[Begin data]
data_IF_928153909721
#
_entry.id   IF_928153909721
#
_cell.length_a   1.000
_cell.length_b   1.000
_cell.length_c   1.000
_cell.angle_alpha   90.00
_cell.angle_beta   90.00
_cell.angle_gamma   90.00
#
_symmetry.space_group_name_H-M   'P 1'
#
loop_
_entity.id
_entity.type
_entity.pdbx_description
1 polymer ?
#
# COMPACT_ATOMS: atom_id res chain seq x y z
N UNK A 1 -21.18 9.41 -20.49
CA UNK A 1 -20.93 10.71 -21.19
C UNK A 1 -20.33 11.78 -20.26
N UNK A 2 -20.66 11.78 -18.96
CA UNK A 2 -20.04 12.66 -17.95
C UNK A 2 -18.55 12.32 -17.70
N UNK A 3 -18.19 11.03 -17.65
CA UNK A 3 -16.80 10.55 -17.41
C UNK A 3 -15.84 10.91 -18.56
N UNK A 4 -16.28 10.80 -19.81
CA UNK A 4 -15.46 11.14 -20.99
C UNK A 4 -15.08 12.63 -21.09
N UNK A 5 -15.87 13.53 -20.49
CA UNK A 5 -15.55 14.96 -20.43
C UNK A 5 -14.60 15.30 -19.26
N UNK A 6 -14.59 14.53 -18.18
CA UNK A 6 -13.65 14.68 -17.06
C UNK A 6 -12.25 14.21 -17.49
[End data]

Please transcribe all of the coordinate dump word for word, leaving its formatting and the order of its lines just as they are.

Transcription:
data_IF_928153909721
#
_entry.id   IF_928153909721
#
_cell.length_a   1.000
_cell.length_b   1.000
_cell.length_c   1.000
_cell.angle_alpha   90.00
_cell.angle_beta   90.00
_cell.angle_gamma   90.00
#
_symmetry.space_group_name_H-M   'P 1'
#
loop_
_entity.id
_entity.type
_entity.pdbx_description
1 polymer ?
#
# COMPACT_ATOMS: atom_id res chain seq x y z
N UNK A 1 -21.18 9.41 -20.49
CA UNK A 1 -20.93 10.71 -21.19
C UNK A 1 -20.33 11.78 -20.26
N UNK A 2 -20.66 11.78 -18.96
CA UNK A 2 -20.04 12.66 -17.95
C UNK A 2 -18.55 12.32 -17.70
N UNK A 3 -18.19 11.03 -17.65
CA UNK A 3 -16.80 10.55 -17.41
C UNK A 3 -15.84 10.91 -18.56
N UNK A 4 -16.28 10.80 -19.81
CA UNK A 4 -15.46 11.14 -20.99
C UNK A 4 -15.08 12.63 -21.09
N UNK A 5 -15.87 13.53 -20.49
CA UNK A 5 -15.55 14.96 -20.43
C UNK A 5 -14.60 15.30 -19.26
N UNK A 6 -14.59 14.53 -18.18
CA UNK A 6 -13.65 14.68 -17.06
C UNK A 6 -12.25 14.21 -17.49